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Tony Slattery admits taking 10 grams of cocaine a day in documentary



Tony Slattery talked frankly about his alcohol and drug consumption (Picture: BBC)

Tony Slattery has revealed he used to consume 10 grams of cocaine in a single day before he quit the drug in 2000.

The comedian, who was at the peak of fame in the late 1980s and early 1990s, explored his past and his mental health in the one-hour BBC Two documentary What’s The Matter With Tony Slattery and met up with an addiction psychiatrist to discuss his drinking.

‘I’d like not to be dependent and to be a slave to these impulses, these cravings, psychological, physical… that’s what I would like,’ Tony confessed as he explained he wanted to be free from consuming alcohol.

‘I can’t imagine it even though I really want to, I just can’t imagine it. I’ve been doing it for so long that it’s hard to think of a time without it.’

Tony then disclosed his former cocaine habits and told the doctor he first began taking it in the early nineties and began taking up to 10 grams a day.

‘The heavy drinking started as self-medication to bring me down from the cocaine,’ he said. ‘I stopped taking cocaine around the millennium.’

Tony has been praised for opening up about his mental health struggles (Picture: BBC)

The star stopped taking the drug when he ‘found out what he was taking’, citing that it was ‘very impure.’

‘It was interesting because I never missed it since,’ Tony added.

Elsewhere in the documentary, Tony bravely opened up about the sexual abuse he’d faced as a child.

Audiences, while heartbroken by the scenes at hand, praised Tony and the BBC for making the documentary.

‘A fascinating and harrowing documentary about the wonderful Tony Slattery,’ wrote one.

‘Such honesty and courage to share his experiences and face his challenges. An inspiring man.’

Echoing a similar sentiment, another added: ‘The #tonyslattery documentary is one of the best programmes on mental health and addiction I’ve ever seen.

‘So telling how he speaks to the therapists. I wish him and Mark all the best.’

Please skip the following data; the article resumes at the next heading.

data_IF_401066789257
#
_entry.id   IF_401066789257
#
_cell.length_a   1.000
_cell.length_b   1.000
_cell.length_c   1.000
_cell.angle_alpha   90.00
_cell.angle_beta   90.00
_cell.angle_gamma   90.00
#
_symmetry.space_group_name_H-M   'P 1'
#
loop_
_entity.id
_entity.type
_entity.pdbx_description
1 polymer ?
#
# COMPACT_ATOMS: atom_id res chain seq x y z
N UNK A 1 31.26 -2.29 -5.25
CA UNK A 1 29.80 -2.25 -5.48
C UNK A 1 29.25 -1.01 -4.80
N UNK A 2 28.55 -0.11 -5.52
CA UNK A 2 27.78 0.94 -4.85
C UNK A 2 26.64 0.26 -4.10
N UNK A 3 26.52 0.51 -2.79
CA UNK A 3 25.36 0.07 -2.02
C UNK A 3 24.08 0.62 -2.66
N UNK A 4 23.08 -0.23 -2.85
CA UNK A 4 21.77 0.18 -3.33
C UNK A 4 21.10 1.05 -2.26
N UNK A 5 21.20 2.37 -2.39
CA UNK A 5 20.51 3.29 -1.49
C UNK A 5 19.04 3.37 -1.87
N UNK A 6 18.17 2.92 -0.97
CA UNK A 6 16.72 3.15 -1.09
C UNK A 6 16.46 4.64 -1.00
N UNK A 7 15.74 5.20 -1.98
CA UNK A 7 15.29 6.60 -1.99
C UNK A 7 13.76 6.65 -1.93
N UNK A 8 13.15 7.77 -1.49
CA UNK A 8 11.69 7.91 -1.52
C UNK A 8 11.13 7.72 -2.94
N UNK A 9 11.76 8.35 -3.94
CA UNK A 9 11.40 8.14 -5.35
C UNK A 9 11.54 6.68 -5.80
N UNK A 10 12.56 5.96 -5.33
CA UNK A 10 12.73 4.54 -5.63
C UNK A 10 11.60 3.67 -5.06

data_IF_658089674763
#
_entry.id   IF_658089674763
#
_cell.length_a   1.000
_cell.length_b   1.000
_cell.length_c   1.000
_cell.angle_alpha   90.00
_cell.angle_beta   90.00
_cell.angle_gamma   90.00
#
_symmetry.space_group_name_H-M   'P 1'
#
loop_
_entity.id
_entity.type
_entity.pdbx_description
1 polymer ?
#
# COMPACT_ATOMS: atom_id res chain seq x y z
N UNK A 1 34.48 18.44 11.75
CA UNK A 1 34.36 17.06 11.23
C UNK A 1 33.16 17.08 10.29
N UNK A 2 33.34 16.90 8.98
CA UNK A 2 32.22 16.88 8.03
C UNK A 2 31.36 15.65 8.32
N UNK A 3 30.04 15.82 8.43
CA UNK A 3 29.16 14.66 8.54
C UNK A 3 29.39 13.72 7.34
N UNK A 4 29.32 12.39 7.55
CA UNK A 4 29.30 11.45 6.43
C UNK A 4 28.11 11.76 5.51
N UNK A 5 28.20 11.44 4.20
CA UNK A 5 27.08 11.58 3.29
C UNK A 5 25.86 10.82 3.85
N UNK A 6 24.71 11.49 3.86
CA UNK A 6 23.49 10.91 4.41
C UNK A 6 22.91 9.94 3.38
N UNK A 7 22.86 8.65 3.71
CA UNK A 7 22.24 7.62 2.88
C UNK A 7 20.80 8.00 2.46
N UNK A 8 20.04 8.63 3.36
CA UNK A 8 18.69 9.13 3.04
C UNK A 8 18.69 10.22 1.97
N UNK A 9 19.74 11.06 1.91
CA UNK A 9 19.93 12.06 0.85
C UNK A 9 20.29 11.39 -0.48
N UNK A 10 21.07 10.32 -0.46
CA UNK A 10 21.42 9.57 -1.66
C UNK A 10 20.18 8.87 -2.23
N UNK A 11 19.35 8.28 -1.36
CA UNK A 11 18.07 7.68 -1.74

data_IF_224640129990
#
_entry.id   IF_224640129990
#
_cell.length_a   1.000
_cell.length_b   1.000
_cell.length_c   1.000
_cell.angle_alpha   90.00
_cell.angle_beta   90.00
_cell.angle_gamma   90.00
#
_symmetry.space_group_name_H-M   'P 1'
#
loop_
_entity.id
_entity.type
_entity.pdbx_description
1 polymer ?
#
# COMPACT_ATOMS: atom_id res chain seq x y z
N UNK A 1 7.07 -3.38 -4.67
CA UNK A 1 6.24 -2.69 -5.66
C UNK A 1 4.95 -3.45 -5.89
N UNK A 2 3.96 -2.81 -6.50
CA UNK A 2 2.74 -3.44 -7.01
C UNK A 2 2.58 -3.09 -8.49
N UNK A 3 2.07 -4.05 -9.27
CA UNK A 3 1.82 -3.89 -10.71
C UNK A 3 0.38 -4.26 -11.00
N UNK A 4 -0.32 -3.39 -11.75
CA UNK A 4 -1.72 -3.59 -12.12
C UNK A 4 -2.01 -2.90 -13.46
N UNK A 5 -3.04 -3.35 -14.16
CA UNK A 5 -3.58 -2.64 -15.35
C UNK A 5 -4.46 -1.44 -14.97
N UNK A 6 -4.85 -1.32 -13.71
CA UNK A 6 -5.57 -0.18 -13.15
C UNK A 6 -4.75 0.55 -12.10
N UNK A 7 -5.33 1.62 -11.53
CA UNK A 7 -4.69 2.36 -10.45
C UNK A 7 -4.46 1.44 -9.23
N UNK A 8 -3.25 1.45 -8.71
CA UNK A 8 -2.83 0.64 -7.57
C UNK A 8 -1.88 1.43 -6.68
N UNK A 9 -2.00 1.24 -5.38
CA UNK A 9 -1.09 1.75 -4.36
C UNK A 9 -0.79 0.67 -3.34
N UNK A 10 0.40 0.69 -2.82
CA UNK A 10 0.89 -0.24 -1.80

What’s The Matter With Tony Slattery is available to stream on BBC iPlayer.

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Microsoft’s Flight Simulator 2020 is set to launch on August 18



After a series of closed alpha tests, Microsoft’s  Xbox Game Studios and Asobo Studio today announced that the next-gen Microsoft Flight Simulator 2020 will launch on August 18. Pre-orders are now live and FS 2020 will come in three editions, standard ($59.99), deluxe ($89.99) and premium deluxe ($119.99), with the more expensive versions featuring more planes and handcrafted international airports.

The last part may come as somewhat of an amazement, given that Microsoft and Asobo are utilizing resources from Bing Maps and some AI enchantment on Azure to basically reproduce the Earth — and the entirety of its air terminals — in Flight Simulator 2020. In any case, the group more likely than not invested some additional energy in making a portion of these bigger air terminals particularly sensible and today, if you somehow managed to purchase even one of these bigger air terminals as an extra for Flight Simulator X or X-Plane, you’d effortlessly be burning through $30 or more.

The default release highlights 20 planes and 30 hand-demonstrated air terminals, while the luxurious release knocks that up to 25 planes and 35 air terminals and the top of the line form accompanies 30 planes and 40 air terminals.